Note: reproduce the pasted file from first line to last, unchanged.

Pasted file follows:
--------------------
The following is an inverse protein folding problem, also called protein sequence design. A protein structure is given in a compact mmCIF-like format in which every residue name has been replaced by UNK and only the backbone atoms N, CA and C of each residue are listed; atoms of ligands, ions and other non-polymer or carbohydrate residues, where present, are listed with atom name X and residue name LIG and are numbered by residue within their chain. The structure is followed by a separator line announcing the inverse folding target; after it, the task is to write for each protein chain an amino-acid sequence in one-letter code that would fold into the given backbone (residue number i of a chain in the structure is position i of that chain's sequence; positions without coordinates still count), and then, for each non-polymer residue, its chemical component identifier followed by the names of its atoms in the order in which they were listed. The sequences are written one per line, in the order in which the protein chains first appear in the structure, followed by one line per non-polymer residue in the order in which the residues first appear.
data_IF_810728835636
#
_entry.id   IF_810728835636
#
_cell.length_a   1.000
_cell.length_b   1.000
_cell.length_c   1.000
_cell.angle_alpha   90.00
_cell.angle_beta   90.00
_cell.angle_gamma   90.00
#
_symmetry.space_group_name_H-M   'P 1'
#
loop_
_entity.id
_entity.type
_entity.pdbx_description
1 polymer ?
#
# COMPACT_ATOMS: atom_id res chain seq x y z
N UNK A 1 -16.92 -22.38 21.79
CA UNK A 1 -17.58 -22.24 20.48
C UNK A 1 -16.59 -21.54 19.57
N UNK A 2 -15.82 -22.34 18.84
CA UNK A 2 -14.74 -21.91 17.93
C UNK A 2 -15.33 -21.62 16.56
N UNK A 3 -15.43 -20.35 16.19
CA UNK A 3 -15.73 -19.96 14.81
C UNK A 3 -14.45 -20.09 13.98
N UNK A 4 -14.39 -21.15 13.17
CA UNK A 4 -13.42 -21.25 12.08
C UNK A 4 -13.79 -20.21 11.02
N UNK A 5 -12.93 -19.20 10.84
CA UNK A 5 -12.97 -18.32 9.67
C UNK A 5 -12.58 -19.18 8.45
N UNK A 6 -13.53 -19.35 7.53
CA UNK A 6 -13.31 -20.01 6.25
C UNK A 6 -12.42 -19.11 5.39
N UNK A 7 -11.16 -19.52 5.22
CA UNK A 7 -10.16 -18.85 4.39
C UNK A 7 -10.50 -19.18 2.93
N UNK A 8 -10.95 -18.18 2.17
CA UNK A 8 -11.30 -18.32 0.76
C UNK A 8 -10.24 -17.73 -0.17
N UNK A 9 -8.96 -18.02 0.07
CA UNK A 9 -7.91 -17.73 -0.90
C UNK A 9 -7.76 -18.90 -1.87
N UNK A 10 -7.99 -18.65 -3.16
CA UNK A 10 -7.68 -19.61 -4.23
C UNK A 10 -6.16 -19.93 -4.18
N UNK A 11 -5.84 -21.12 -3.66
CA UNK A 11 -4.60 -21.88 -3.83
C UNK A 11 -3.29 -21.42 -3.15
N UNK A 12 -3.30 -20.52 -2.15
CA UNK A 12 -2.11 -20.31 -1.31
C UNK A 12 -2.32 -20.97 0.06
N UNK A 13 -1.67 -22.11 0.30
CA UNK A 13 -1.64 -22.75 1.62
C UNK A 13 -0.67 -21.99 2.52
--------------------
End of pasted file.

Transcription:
The following is an inverse protein folding problem, also called protein sequence design. A protein structure is given in a compact mmCIF-like format in which every residue name has been replaced by UNK and only the backbone atoms N, CA and C of each residue are listed; atoms of ligands, ions and other non-polymer or carbohydrate residues, where present, are listed with atom name X and residue name LIG and are numbered by residue within their chain. The structure is followed by a separator line announcing the inverse folding target; after it, the task is to write for each protein chain an amino-acid sequence in one-letter code that would fold into the given backbone (residue number i of a chain in the structure is position i of that chain's sequence; positions without coordinates still count), and then, for each non-polymer residue, its chemical component identifier followed by the names of its atoms in the order in which they were listed. The sequences are written one per line, in the order in which the protein chains first appear in the structure, followed by one line per non-polymer residue in the order in which the residues first appear.
data_IF_810728835636
#
_entry.id   IF_810728835636
#
_cell.length_a   1.000
_cell.length_b   1.000
_cell.length_c   1.000
_cell.angle_alpha   90.00
_cell.angle_beta   90.00
_cell.angle_gamma   90.00
#
_symmetry.space_group_name_H-M   'P 1'
#
loop_
_entity.id
_entity.type
_entity.pdbx_description
1 polymer ?
#
# COMPACT_ATOMS: atom_id res chain seq x y z
N UNK A 1 -16.92 -22.38 21.79
CA UNK A 1 -17.58 -22.24 20.48
C UNK A 1 -16.59 -21.54 19.57
N UNK A 2 -15.82 -22.34 18.84
CA UNK A 2 -14.74 -21.91 17.93
C UNK A 2 -15.33 -21.62 16.56
N UNK A 3 -15.43 -20.35 16.19
CA UNK A 3 -15.73 -19.96 14.81
C UNK A 3 -14.45 -20.09 13.98
N UNK A 4 -14.39 -21.15 13.17
CA UNK A 4 -13.42 -21.25 12.08
C UNK A 4 -13.79 -20.21 11.02
N UNK A 5 -12.93 -19.20 10.84
CA UNK A 5 -12.97 -18.32 9.67
C UNK A 5 -12.58 -19.18 8.45
N UNK A 6 -13.53 -19.35 7.53
CA UNK A 6 -13.31 -20.01 6.25
C UNK A 6 -12.42 -19.11 5.39
N UNK A 7 -11.16 -19.52 5.22
CA UNK A 7 -10.16 -18.85 4.39
C UNK A 7 -10.50 -19.18 2.93
N UNK A 8 -10.95 -18.18 2.17
CA UNK A 8 -11.30 -18.32 0.76
C UNK A 8 -10.24 -17.73 -0.17
N UNK A 9 -8.96 -18.02 0.07
CA UNK A 9 -7.91 -17.73 -0.90
C UNK A 9 -7.76 -18.90 -1.87
N UNK A 10 -7.99 -18.65 -3.16
CA UNK A 10 -7.68 -19.61 -4.23
C UNK A 10 -6.16 -19.93 -4.18
N UNK A 11 -5.84 -21.12 -3.66
CA UNK A 11 -4.60 -21.88 -3.83
C UNK A 11 -3.29 -21.42 -3.15
N UNK A 12 -3.30 -20.52 -2.15
CA UNK A 12 -2.11 -20.31 -1.31
C UNK A 12 -2.32 -20.97 0.06
N UNK A 13 -1.67 -22.11 0.30
CA UNK A 13 -1.64 -22.75 1.62
C UNK A 13 -0.67 -21.99 2.52